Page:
In this bold and highly original work, David Ratmoko offers an analysis of haunting in the history of European literature, law, and politics, in the wake of Derrida’s notion of ‘spectrality’. Interested in figures of redemption from guilt, he traces the rise of canonical literature through the history of an encryption or transcoding that has produced such fantastic compromises as Exodus, Greek tragedy, Dante’s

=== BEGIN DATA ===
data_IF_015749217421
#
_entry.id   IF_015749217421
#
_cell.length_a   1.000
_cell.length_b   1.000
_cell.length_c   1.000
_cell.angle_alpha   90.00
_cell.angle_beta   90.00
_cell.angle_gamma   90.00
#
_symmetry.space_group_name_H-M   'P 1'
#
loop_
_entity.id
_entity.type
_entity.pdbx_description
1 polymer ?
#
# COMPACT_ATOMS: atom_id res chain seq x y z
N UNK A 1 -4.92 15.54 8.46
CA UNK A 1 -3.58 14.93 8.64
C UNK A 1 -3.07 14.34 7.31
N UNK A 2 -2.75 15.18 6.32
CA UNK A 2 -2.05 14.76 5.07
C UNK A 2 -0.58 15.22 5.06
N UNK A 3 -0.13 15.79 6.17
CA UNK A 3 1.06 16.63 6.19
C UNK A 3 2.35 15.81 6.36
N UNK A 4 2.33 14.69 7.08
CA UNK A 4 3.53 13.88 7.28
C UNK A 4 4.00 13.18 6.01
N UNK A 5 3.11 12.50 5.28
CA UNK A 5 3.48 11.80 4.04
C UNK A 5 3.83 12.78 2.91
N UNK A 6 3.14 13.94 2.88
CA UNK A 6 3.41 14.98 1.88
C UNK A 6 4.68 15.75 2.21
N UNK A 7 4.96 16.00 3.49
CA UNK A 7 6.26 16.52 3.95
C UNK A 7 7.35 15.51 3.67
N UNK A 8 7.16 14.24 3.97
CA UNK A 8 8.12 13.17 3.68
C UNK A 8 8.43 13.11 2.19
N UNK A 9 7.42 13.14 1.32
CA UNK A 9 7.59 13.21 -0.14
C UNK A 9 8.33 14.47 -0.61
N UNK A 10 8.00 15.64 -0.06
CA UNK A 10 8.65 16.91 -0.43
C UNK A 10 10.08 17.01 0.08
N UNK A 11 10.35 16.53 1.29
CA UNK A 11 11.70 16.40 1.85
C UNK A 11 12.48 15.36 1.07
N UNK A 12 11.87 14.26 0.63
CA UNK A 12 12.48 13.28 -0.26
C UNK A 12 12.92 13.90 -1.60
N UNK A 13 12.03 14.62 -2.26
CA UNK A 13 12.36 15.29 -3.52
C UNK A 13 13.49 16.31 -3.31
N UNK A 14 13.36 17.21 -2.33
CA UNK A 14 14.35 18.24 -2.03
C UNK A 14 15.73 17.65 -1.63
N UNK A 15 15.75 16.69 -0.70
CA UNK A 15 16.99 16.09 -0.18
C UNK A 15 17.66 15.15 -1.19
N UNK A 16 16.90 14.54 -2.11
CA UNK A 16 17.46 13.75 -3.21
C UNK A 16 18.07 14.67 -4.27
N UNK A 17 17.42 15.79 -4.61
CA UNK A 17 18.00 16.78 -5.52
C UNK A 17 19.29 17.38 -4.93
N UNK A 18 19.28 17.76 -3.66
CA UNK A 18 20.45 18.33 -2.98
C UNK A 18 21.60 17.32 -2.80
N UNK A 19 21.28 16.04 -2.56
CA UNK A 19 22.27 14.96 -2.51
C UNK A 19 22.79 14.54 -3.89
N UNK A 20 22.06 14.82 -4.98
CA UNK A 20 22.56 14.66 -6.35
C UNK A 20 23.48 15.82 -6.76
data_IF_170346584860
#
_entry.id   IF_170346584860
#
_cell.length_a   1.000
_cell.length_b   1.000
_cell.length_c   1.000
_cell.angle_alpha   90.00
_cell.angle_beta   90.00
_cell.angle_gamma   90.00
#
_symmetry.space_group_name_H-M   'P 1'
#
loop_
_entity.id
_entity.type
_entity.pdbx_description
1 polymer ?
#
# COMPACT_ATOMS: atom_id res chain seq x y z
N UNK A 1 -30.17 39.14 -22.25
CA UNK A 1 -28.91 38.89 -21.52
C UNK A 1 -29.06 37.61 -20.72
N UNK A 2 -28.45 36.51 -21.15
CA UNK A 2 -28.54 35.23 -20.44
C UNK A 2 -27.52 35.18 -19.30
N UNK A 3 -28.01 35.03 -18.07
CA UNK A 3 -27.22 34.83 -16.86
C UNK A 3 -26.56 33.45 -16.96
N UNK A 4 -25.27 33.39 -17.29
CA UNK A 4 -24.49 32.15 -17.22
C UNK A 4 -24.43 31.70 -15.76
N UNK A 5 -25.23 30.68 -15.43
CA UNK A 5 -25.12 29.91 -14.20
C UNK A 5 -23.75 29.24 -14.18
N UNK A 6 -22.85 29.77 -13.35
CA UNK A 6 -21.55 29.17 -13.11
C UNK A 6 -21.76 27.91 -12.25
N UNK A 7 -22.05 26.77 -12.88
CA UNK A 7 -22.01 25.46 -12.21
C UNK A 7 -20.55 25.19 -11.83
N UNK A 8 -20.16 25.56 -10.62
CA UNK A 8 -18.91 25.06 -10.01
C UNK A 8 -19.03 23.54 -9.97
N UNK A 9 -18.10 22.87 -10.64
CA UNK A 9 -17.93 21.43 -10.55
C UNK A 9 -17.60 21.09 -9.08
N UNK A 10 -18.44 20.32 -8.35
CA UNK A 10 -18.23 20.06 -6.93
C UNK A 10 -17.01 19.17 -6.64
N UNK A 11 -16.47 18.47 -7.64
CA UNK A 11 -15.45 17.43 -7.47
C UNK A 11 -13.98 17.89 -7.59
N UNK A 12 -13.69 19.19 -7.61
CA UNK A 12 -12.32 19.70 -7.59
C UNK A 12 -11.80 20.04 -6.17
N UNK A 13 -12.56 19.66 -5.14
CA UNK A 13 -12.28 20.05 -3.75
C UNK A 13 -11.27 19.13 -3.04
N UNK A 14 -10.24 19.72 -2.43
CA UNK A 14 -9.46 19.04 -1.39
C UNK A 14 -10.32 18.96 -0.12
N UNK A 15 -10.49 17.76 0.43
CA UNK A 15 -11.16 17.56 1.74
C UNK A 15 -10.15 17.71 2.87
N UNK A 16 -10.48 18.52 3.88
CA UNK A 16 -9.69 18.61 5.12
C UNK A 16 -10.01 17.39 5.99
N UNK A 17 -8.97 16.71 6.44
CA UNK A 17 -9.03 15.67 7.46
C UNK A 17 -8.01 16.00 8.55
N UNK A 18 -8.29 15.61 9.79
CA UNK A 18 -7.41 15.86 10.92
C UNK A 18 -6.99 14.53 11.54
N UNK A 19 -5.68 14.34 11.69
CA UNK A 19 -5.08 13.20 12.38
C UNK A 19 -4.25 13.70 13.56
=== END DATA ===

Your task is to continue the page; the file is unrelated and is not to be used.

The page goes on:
Comedia, and Shakespeare’s
Hamlet as well as the conversion into capitalism. Addressing the issue of ghosts through our modern crisis of legitimacy, as raised by Benjamin, Schmitt, and Kafka, Ratmoko explores Freud’s idea of traumatic fantasy in its capacity of driving the progress of spirituality or spectrality in the Judeo-Christian world.